Fun Facts about Ancient Roman Law & Punishment
Valerius Maximus in his Memorable Deeds and Sayings remarked that laws are not unlike spider webs: they catch the weak (the poor) and let the strong (the rich) through. The legal system in ancient Rome was no different from today's legal system in this regard.
There are quite a few fun facts about Roman law that are not very well recognized today. Some of them are actually less fun on account of the severity of the punishment certain crimes received, so be forewarned that you may read things that are quite shocking. Let's delve deeper into the world fun facts about Roman law.
What happens when a slave kills his owner?
Tacitus in his Annals inform us of a case in which the city prefect by the name of Pedanius Secundus was assassinated by his slave. The reasons are not clear: Pedanius might have backed out of an agreement to free his slave at a certain price or there might have been a sexual rivalry between the two men.
Anyhow, as ancient custom would have it whenever a slave murdered his owner, all slaves of the same household should be executed. In this case the majority of these slaves were innocent women and children, but the Senate chose to adhere to the custom and in spite of public protests and appeals for mercy, all slaves of the household of Pedanius’s were slaughtered. Four hundred of them.
What happens when a person kills his or her father?
According to Justinian's Digest, the customary punishment for parricide - the act of killing one's father - was that the person is whipped with blood-colored sticks, then sealed up in a sack with a rooster, a dog, a viper and a monkey. They would then be cast into the deep sea. In case there was no sea nearby, they would simply be thrown before wild beasts. This law was passed by Emperor Hadrian the righteous.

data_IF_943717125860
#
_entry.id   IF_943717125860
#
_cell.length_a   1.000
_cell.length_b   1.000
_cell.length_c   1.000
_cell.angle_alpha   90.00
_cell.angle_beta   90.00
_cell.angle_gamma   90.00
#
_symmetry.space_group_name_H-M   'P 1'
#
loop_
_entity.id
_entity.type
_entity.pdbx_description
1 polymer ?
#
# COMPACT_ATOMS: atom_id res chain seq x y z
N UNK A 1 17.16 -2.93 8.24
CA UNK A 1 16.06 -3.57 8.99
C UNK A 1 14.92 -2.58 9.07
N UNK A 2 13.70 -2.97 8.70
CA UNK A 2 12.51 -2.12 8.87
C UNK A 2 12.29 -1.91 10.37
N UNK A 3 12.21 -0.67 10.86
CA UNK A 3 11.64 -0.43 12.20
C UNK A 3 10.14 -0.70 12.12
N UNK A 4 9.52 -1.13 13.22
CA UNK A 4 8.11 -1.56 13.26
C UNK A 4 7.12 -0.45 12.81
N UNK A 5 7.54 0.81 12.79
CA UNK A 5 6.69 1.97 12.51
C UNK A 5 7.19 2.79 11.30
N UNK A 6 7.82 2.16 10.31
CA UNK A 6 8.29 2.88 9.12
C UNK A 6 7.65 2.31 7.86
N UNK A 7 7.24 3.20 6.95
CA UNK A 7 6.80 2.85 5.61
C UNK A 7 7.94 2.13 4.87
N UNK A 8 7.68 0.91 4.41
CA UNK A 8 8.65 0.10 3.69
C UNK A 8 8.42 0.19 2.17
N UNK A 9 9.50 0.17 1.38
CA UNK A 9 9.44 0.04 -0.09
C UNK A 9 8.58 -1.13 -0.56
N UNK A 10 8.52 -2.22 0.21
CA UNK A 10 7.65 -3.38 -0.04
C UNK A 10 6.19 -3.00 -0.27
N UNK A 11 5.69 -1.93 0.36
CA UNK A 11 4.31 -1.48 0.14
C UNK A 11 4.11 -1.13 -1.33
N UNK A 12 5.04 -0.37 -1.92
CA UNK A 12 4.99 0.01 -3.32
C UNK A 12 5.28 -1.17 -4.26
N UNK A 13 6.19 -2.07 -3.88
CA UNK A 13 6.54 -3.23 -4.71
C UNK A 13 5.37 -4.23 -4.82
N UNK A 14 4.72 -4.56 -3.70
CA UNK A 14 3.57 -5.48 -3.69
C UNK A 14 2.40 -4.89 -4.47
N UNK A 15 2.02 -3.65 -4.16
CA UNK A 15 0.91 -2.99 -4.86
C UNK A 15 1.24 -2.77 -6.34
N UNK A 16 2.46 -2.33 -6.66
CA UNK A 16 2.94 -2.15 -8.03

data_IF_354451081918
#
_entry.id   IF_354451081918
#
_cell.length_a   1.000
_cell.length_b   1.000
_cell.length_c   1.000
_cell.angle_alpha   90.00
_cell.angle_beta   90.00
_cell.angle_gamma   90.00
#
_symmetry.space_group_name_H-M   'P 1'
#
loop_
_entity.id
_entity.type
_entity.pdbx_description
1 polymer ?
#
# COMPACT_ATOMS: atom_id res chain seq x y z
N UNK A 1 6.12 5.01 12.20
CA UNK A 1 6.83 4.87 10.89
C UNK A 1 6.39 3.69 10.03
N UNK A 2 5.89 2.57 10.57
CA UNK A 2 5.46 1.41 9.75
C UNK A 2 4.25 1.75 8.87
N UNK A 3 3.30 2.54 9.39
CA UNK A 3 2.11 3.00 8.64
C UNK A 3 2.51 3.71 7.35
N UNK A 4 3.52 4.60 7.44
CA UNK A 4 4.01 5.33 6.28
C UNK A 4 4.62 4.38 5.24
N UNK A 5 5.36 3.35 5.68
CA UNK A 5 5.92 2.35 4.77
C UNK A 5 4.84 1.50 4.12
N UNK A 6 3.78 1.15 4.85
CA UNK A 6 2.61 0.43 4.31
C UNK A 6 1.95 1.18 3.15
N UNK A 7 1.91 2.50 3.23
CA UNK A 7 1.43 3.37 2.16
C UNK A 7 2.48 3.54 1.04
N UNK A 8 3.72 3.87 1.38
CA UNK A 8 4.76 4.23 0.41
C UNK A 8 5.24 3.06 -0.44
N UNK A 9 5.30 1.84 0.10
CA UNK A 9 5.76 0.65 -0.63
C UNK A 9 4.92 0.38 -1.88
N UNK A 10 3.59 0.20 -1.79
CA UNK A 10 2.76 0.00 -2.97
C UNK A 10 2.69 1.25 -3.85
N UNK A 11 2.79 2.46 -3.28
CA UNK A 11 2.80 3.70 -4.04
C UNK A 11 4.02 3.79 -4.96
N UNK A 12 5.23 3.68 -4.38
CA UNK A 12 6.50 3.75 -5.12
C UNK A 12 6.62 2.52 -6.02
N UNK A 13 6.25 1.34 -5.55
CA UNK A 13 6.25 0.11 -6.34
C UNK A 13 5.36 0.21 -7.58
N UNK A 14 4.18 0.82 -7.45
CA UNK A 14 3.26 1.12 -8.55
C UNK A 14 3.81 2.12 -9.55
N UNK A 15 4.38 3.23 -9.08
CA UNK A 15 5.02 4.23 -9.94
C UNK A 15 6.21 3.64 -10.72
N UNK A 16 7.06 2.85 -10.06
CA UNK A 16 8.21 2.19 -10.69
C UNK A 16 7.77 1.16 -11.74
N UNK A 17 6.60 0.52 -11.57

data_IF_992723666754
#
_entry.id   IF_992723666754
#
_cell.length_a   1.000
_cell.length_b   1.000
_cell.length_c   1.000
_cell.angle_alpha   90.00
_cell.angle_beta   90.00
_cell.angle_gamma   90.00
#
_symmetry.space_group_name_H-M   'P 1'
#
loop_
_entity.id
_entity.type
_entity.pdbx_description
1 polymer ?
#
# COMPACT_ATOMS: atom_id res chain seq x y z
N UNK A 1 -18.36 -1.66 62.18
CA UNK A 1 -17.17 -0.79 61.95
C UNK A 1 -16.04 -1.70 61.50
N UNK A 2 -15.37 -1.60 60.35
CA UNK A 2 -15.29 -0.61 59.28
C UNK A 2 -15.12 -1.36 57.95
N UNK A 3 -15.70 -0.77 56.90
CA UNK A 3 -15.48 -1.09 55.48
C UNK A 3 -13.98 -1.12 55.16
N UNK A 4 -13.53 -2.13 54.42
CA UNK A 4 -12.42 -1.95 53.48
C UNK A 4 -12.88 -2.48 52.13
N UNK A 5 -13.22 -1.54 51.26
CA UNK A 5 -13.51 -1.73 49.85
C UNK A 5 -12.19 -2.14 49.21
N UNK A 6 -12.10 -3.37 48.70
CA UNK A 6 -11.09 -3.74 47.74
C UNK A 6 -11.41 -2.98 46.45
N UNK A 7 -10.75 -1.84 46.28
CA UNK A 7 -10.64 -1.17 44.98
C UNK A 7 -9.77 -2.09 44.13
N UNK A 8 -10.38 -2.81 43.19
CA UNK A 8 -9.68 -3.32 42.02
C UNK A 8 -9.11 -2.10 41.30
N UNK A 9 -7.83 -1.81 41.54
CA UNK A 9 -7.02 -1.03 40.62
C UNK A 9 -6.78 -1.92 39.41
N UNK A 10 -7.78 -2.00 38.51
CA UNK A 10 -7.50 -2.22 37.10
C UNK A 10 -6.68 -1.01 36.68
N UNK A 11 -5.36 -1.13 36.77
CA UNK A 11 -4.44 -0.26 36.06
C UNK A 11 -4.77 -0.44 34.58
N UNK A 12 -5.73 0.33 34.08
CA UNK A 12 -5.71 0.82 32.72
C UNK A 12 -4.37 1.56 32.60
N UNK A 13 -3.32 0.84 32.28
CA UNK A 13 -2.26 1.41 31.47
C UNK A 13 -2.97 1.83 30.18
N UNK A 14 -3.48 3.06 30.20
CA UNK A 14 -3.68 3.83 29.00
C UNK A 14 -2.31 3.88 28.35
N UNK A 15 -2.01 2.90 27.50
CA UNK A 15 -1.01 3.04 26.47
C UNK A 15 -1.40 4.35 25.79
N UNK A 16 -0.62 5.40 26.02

On the contrary, Dionysius of Halicarnassus in his Roman Antiquities writes that in many periods of ancient Roman history, parents had the right to kill their children without explanation. In some cases, they were required to rear all their male children and also their ﬁrst-born daughters unless they were born crippled or with deformities. In such cases, they were to be shown to at least five neighbors, and if all agreed the child could be killed.
What happens if one disrespects an office bearer?
According to Cassius Dio's Roman History, consul Servilius Isauricus was once treading a road in his usual swagger when he came across a man on horseback who was so bad-mannered that he did not dismount for the consul. The horseman literally galloped right past him.
When Isauricus later noticed the man on trial in court in the Forum, he went out of his way to bring up this incident before the jurors, and they consensually condemned the man without further ado.
Fun Facts about the Dignified Roman Court
Lucius Piso was on trial for oﬀending Rome’s allies. He was begging for mercy on the ground planting kisses on the jurors’ feet. Suddenly it started pouring with rain and it ﬁlled his mouth with mud. Upon seeing this the jurors were of the mind that Lucius had suﬀered enough and let him go. (Valerius Maximus Memorable Deeds and Sayings)